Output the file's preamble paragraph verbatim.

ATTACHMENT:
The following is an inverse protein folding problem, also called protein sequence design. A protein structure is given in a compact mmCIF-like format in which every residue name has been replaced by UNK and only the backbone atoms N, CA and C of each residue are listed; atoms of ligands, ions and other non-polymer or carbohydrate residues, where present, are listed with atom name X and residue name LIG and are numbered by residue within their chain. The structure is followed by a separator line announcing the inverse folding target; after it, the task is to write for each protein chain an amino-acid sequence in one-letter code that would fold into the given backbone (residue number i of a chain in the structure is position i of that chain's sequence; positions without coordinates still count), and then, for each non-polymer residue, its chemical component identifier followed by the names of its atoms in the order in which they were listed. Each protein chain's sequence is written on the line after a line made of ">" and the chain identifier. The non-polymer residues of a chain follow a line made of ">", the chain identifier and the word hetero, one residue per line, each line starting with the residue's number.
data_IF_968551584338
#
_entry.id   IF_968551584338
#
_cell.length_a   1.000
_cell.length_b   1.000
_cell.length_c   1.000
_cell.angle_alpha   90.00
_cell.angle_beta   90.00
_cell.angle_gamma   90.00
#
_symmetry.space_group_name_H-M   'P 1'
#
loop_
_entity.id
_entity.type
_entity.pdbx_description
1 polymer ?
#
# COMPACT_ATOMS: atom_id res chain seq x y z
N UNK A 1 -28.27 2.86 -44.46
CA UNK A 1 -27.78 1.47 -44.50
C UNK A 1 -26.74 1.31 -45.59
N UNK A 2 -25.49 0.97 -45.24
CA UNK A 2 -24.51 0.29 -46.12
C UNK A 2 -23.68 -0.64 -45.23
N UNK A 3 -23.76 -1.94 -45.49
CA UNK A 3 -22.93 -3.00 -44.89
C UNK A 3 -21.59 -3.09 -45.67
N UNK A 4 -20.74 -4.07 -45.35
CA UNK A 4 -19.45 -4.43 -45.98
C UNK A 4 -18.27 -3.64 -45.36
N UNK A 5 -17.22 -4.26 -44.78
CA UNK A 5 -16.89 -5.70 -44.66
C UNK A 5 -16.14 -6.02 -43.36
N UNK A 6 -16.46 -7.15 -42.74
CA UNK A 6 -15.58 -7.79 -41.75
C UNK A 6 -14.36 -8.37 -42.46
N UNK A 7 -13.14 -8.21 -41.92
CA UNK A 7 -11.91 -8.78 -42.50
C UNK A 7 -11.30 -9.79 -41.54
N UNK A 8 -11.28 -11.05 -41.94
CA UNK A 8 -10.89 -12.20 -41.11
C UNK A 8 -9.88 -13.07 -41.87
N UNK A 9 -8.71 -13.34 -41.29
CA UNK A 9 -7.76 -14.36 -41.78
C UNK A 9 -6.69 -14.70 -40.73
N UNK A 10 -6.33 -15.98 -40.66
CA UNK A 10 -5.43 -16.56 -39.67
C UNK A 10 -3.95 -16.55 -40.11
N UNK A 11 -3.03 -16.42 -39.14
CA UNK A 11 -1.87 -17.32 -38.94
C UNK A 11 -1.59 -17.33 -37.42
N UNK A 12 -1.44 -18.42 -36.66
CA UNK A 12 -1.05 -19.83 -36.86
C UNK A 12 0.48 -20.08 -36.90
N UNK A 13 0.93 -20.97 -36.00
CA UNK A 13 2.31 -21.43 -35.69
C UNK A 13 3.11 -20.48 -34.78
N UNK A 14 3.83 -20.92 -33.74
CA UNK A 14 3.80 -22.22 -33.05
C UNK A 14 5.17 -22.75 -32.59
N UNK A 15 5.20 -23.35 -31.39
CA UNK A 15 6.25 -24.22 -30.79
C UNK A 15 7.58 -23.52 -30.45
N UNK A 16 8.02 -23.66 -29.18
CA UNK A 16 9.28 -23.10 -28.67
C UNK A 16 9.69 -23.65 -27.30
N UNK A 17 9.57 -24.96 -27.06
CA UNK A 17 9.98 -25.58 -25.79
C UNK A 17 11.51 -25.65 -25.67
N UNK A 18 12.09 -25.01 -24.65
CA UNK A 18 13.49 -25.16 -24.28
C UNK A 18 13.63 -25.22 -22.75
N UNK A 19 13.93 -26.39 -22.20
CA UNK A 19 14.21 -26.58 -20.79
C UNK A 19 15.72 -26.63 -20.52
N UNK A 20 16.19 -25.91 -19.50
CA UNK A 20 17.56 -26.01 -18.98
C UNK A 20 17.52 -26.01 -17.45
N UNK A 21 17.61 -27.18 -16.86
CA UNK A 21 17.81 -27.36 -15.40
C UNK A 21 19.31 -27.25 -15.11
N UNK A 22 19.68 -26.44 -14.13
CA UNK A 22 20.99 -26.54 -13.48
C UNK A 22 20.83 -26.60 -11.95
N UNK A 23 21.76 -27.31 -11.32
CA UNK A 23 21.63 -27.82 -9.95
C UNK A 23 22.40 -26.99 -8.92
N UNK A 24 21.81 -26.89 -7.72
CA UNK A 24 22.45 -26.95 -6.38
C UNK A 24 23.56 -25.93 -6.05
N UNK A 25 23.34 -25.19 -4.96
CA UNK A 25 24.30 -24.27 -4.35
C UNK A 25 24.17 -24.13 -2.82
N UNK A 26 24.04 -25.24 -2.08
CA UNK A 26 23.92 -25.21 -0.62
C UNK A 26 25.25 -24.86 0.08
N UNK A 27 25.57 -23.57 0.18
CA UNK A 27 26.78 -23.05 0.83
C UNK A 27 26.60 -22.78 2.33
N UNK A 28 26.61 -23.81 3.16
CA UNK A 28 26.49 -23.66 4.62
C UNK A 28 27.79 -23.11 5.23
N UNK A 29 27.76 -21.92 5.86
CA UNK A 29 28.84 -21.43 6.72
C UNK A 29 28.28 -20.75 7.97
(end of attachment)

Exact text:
The following is an inverse protein folding problem, also called protein sequence design. A protein structure is given in a compact mmCIF-like format in which every residue name has been replaced by UNK and only the backbone atoms N, CA and C of each residue are listed; atoms of ligands, ions and other non-polymer or carbohydrate residues, where present, are listed with atom name X and residue name LIG and are numbered by residue within their chain. The structure is followed by a separator line announcing the inverse folding target; after it, the task is to write for each protein chain an amino-acid sequence in one-letter code that would fold into the given backbone (residue number i of a chain in the structure is position i of that chain's sequence; positions without coordinates still count), and then, for each non-polymer residue, its chemical component identifier followed by the names of its atoms in the order in which they were listed. Each protein chain's sequence is written on the line after a line made of ">" and the chain identifier. The non-polymer residues of a chain follow a line made of ">", the chain identifier and the word hetero, one residue per line, each line starting with the residue's number.